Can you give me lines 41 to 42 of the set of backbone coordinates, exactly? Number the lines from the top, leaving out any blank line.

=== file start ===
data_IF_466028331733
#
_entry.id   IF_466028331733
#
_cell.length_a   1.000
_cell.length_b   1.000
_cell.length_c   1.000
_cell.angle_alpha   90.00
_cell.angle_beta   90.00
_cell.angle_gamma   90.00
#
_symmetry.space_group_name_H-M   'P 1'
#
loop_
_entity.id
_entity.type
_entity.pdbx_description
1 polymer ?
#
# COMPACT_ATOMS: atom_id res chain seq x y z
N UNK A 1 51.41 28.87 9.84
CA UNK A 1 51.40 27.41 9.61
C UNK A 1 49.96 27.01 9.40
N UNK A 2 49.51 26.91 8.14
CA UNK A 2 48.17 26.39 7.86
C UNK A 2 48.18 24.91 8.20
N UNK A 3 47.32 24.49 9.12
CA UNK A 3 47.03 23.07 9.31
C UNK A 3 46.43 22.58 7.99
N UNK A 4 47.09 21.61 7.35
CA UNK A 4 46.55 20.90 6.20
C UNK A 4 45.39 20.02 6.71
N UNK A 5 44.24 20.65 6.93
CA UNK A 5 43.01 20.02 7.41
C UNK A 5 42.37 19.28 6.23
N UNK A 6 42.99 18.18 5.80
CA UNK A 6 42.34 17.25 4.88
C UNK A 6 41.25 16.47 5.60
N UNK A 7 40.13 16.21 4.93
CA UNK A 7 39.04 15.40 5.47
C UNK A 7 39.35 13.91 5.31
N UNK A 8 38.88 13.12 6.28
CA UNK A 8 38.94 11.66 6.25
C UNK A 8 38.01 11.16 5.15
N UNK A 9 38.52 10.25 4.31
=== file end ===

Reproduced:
C UNK A 7 39.35 13.91 5.31
N UNK A 8 38.88 13.12 6.28